Lawmakers in the House Armed Services Committee have urged the US Air Force to expand the use of GBU-62 Joint Direct Attack Munitions – Extended Range (JDAM-ERs) from its B-2 Spirit bombers.

Alluding to increasing threats the US faces from its adversaries, the Committee noted its support for expanding the bomber’s capabilities in an amendment of the National Defense Authorization Act for FY2025 at the end of May 2024.

With a tail section that contains an inertial navigational system and a global positioning system guidance control unit, the JDAM-ER is an air-to-surface guidance tail kit that converts conventional, unguided free-fall bombs into accurate, adverse weather ‘smart’ munitions.

The 500 pound JDAM-ER variant features a modular add-on wing kit, which utilises small diameter bomb glide technology. The wings unfold in flight and triple the range of the weapon from the standard 15 miles (24km) of a conventional JDAM system to more than 45 miles.

Boeing has produced JDAM systems since 1998. The programme is a joint US Air Force and Navy programme; they are also used by 26 other countries.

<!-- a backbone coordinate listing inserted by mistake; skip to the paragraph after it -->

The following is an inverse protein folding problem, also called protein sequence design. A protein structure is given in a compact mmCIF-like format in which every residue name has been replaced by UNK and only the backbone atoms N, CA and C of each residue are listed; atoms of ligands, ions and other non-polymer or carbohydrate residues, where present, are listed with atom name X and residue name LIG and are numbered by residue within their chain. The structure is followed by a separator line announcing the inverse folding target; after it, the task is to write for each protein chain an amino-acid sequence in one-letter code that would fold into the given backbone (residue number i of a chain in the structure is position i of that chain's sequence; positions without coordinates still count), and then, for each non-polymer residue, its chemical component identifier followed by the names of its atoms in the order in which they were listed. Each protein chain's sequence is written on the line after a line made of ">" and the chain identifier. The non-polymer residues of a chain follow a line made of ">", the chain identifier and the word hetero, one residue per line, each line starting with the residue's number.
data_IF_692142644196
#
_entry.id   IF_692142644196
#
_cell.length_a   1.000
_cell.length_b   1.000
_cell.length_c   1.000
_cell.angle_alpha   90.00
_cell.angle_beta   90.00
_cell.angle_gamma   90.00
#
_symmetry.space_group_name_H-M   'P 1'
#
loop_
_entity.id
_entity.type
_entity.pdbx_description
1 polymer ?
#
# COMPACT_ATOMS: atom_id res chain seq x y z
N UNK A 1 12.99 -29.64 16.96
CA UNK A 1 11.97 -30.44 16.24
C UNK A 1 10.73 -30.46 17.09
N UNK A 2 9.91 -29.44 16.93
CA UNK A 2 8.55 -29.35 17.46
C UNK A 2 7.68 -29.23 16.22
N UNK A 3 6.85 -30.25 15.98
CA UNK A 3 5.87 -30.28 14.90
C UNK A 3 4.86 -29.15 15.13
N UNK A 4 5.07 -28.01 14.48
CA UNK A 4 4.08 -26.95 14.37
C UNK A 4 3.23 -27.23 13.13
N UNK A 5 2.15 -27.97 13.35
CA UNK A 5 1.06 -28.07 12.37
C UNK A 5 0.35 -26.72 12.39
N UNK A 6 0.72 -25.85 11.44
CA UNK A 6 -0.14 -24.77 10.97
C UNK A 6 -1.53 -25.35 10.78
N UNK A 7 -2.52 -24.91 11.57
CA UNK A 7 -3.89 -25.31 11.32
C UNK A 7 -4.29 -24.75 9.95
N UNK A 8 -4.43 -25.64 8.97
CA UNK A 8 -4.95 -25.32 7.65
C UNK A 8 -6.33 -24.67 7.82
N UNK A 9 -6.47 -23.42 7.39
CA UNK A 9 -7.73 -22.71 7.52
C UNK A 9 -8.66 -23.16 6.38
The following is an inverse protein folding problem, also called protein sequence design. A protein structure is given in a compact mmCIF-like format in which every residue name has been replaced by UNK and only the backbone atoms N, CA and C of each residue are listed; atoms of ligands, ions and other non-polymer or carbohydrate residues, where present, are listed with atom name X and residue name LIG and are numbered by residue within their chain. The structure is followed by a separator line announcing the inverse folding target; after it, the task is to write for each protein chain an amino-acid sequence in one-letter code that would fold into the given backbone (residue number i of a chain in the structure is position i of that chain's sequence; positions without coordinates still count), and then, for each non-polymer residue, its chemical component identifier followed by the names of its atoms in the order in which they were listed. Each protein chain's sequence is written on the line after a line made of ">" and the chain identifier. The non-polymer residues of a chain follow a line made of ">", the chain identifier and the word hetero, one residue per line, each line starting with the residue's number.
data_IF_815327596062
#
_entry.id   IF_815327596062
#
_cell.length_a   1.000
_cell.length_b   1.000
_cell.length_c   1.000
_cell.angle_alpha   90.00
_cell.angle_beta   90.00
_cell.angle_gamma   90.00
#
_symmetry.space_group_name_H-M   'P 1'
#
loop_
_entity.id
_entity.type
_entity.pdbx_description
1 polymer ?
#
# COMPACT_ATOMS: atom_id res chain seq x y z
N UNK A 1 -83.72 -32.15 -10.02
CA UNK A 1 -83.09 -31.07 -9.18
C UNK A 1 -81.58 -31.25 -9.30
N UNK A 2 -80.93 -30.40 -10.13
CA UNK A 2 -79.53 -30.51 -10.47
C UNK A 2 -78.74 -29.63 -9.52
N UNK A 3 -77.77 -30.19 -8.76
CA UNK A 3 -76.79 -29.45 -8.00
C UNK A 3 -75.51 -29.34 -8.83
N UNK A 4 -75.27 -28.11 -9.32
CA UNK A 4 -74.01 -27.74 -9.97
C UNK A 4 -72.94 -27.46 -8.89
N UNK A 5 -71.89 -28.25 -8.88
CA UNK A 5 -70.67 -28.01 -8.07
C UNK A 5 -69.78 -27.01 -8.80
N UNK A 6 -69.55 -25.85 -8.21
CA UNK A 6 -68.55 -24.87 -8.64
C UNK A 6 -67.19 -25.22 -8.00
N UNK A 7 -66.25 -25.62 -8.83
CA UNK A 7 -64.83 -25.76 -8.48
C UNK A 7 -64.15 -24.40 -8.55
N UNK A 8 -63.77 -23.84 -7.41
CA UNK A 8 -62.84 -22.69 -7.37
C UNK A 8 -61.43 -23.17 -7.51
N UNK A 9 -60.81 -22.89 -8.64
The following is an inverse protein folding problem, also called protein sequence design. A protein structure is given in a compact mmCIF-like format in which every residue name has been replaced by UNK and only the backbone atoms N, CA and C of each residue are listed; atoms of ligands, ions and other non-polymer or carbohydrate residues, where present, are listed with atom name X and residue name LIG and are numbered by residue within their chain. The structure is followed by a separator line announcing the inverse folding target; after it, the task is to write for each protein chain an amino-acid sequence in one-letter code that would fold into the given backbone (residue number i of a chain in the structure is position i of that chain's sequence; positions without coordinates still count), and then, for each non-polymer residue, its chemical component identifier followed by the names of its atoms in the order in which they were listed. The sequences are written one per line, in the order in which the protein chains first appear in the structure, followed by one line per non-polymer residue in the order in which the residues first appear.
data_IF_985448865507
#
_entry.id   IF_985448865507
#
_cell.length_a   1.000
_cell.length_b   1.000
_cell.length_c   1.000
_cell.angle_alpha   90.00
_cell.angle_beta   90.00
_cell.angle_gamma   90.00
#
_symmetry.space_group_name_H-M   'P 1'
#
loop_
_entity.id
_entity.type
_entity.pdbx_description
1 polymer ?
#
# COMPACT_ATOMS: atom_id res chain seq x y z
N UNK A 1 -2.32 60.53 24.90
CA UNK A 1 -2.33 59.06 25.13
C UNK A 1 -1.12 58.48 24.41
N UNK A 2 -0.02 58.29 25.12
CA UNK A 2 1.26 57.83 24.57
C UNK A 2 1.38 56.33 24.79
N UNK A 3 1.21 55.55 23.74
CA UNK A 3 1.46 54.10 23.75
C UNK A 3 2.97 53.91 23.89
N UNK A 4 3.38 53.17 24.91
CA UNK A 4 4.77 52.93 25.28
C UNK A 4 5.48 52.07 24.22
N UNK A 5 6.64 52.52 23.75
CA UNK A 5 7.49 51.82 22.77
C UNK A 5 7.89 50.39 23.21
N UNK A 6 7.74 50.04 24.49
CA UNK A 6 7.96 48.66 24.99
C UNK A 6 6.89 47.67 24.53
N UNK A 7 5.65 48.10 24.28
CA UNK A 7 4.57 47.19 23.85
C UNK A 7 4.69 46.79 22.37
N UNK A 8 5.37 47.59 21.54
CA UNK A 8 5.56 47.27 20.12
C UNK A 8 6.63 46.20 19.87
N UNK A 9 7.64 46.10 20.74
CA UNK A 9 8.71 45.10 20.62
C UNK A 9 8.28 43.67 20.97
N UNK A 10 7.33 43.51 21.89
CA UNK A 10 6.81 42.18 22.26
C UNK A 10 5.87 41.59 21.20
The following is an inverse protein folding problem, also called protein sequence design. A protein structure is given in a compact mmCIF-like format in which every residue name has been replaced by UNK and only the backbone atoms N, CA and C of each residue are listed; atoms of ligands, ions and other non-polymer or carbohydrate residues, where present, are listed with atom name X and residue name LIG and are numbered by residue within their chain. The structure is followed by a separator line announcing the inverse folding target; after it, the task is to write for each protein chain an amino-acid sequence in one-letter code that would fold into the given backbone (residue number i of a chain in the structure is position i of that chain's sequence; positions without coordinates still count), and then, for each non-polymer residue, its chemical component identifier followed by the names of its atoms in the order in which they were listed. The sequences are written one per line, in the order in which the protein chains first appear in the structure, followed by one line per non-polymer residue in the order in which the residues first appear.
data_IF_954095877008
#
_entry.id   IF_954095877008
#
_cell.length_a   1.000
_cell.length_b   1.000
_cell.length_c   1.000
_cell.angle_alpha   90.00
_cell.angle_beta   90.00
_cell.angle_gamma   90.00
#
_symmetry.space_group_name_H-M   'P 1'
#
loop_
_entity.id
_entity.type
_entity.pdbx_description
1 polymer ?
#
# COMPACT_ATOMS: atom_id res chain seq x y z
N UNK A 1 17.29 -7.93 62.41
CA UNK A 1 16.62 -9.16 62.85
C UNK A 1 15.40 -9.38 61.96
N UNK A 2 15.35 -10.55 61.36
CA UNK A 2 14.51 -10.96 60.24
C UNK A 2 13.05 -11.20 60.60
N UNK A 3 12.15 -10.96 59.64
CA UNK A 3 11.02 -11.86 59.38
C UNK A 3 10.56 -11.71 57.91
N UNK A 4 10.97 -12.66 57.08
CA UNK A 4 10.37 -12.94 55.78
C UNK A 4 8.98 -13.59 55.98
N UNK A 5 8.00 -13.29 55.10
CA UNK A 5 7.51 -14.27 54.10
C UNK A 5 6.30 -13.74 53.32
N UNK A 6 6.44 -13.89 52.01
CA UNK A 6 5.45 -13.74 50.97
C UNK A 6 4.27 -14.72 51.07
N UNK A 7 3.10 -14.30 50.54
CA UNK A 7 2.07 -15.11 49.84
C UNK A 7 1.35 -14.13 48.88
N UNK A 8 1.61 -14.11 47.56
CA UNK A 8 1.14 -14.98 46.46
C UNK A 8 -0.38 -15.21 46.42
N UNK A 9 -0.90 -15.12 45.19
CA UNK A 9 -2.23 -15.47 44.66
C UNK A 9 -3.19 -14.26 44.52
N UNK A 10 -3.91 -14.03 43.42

The B-2 Spirit is a low-observable, long-range, heavy bomber capable of performing all-altitude attack missions up to 50,000 feet with a range of more than 6,000 nautical miles unrefueled.

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The Air Force have dropped more than 600 JDAMs from the B-2 during the Nato bombing of Yugoslavia in 1999, demonstrating enhanced air warfare capability with greater stealth and accuracy.

The Mark 82 500-pound variant bombs subsequently began development within the JDAM family of weapons at this time.

A US Air Force B-2 Spirit taxis at Royal Australian Air Force Base, Amberley, Australia, in support of a Bomber task Force mission on 25 July 2022. Credit: US Air Force.

Expanding B-2 capacity for JDAMs

The committee called on the the Secretary of the Air Force, Frank Kendall III, to provide a briefing to the Committee no later than 1 February 2025 on the ability to field GBU-62 JDAMs on the B-2 bomber.

“The briefing can include a classified annex and include schedule and cost of fielding the GBU-62,” the report stipulated.

A B-2 can carry up to 16 satellite-guided JDAM missiles. US defence prime and B-2 manufacturer Northrop Grumman is converting the aircraft’s rack assembly to a new ‘smart’ configuration, which will increase the number of JDAMs which can be carried to a maximum of 80.

The aircraft will also be fitted with the joint stand-off weapon, joint air-to-surface stand-off missiles and the wind-compensated munitions dispenser and will be able to carry up to 80 115kg small diameter bombs.